Do they dream?  Do they anticipate the future or reflect on the past the way humans do?  Well we’re still trying to figure that out.  I’m convinced that other creatures, many other creatures have more going for them in terms of intelligence and reasoning capacity than we give them credit for.  I’m confident that dolphins and whales have a level of intelligence in some cases that we wish we had.  We don’t think about sperm whales.  They have the biggest brain on the planet.  They have closely knit societies.  They do things that we don’t know why they do them.  We see them doing group behavior, getting together in a circle that some have designated a margarita formation because it’s a bit like the glass that a margarita is served in.  Like a flower with a narrow base to it, they all on some signal get together and dive down all at once.  To do what or why? We’re not smart enough yet to figure it out.  We’re not sperm whales, but that they do and that they can hold their breath for an hour and find food that they engage, big squid, that they travel over thousands of miles with no roadmap, go back to the same place time and time again, there are things that I wish we had inherit in our capacity.  Or to be a tuna fish for heaven’s sakes that travel over thousands of miles and come back to the same place. To have chemoreceptors.  We can smell, that is a kind of chemoreception. But to have a face that has taste buds that extend around up over your whole face the way many fish do or to be able to sense as sharks do, an electrical field.  All creatures have some kind of an electrical field around them.  We do.  Fish do.  Lobsters do, but to be able to sense it, to know that they’re there, maybe we do have some primitive or shadow effect that gives us some sense of where we are in relation to other things, but sharks really have it.  That’s how they find food at night.  You can’t see, but they can sense where they are. 

 

The lateral line down many bony fishes that enable them to sense—we think... we don’t know... we don’t have a lateral line—but we speculate that it enables them to sense movement, so you get these tight formations of fish that look as though they’re moving as one fish.  They are so close.  It’s like the Blue Angels, but times a thousand because they move like this, like streams of silver made of 10,000 little pieces that move as if they’re just all coordinated on wires, but they’re not.  They’re independent.  If only we could feel what they feel and see what they see.  To have the eyes of some of the deep sea fish that are exquisitely developed to be able to see in low light levels with receptors and things that glow like a cat’s eye or a dog’s eye that sense the tiniest amount of light.  When we get to 1,000 feet in the sea—even in high noon, the broadest daylight and the clearest ocean water at 1,000 feet—you can still barely make out shapes and forms, but beyond that it is really dark to our sensors. But to a fish, to these deep sea fish for them they can see like a cat can see at night, only much more sensitive.  It’s because many of these are tuned to sense bioluminescent light, the firefly kind of light that characterizes most of the ocean.  You get below 1,000 feet it’s dark, but there are these little lights that flash and sparkle and glow.  It’s like diving into a galaxy.  Even our eyes pick up the light, but these creatures that have enhanced light-gathering capacity it’s like having night vision goggles, like Silence of the Lambs.  There you are.  You can see.  Nobody else can see.  These fish have the capacity to see what we can’t see, so they have gifts.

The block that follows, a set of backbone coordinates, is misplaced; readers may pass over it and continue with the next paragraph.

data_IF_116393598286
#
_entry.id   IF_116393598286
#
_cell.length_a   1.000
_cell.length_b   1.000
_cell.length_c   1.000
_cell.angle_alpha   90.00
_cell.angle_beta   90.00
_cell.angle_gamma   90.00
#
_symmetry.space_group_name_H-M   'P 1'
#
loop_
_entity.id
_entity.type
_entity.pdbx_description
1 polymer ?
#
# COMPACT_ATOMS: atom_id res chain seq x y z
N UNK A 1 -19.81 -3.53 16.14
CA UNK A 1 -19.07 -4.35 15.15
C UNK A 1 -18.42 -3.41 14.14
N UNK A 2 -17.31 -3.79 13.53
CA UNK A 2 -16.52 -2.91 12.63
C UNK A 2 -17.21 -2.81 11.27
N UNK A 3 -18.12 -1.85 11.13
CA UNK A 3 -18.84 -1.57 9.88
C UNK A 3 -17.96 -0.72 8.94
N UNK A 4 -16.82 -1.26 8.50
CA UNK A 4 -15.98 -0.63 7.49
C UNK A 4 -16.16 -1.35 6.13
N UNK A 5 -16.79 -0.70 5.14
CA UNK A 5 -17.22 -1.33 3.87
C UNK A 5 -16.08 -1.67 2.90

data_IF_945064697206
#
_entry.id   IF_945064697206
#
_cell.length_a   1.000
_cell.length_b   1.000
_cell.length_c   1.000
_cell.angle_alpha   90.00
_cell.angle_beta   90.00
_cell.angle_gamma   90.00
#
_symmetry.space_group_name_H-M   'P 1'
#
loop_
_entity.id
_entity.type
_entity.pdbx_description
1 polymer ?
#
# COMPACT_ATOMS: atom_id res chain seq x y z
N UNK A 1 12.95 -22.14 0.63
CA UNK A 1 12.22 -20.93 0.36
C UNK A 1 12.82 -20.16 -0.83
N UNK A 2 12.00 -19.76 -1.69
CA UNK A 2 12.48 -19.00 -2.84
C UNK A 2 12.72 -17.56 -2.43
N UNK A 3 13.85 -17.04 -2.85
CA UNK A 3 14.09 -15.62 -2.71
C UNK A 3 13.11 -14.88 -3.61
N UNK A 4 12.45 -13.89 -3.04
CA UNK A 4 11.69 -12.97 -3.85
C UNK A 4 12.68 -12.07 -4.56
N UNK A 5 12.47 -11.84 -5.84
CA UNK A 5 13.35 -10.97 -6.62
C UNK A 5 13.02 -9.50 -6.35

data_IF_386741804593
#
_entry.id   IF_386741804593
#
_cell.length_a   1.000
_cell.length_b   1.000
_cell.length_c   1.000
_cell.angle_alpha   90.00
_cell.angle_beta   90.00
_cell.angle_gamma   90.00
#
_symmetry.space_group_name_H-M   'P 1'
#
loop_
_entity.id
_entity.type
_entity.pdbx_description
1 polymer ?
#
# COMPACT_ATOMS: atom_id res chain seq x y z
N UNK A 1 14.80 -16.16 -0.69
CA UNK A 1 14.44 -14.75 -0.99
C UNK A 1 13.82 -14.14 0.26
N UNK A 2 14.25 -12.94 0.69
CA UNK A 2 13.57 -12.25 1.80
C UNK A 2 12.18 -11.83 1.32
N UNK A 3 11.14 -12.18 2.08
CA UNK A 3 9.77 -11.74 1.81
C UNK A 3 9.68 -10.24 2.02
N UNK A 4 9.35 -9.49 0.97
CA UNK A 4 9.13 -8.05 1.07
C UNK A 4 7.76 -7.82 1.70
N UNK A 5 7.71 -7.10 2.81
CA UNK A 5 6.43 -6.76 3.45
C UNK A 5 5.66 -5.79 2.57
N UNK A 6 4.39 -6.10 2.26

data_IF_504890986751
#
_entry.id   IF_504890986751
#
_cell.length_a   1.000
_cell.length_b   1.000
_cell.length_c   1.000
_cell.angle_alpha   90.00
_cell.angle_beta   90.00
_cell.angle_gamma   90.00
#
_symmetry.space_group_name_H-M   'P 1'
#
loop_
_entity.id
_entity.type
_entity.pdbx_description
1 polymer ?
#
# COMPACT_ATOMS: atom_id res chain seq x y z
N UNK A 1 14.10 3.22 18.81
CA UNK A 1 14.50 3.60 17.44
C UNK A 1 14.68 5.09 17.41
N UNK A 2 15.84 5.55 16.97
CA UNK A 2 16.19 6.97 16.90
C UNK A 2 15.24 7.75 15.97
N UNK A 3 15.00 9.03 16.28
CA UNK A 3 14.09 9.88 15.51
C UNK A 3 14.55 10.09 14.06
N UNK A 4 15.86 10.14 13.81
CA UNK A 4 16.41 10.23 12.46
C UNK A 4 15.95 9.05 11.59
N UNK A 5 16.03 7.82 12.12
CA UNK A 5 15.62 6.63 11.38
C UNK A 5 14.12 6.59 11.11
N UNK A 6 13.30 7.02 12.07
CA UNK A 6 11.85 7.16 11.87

Question: As a conservationist, are there certain sea creatures you won’t eat?

 

Sylvia Earle: I once had an encounter with a lobster, a young and curious lobster.  It was not big enough to qualify as one that people would normally take home for dinner.  It was in the Florida Keys.  It was in shallow water about ten feet deep.  I was using scuba even in ten feet of water, but I was exploring the sea grass meadow that was in many ways as rich as a rainforest, but even wetter than a rainforest.  Lots of little creatures, great diversity of life, big wedges of life that you don’t find in anyplace on the land—even in the most diverse and rich rainforest, because the ocean has whole categories of life that never have occurred on the land they are there, even in this sea grass meadow—and then about 30 feet away I saw this lobster just ambling out, broad daylight, usually you see them at night.  This was in the middle of the day and it was out exploring as young things are likely to do and it caught a glimpse of me and instead of darting away it did this most remarkable thing like the whales in Hawaii years before.  It did its little change of direction, came right over to where I was.  You know if it had been you know ten feet long and six feet high I would have been terrified because look at a lobster.  They look like some imaginary creature might, some Hollywood concoction, but no, it was this little lobster and I was… as it approached I didn’t move.  I just stayed and let it do its thing and what it did was come over, take it’s antennae and start touching my facemask and then its little pinchers and started touch, touch, touch, not pinching, just touch, touch, touch around my face and it started making these little lobster purring sounds and I never thought about lobster the same way since then.  I certainly have never eaten a lobster since then.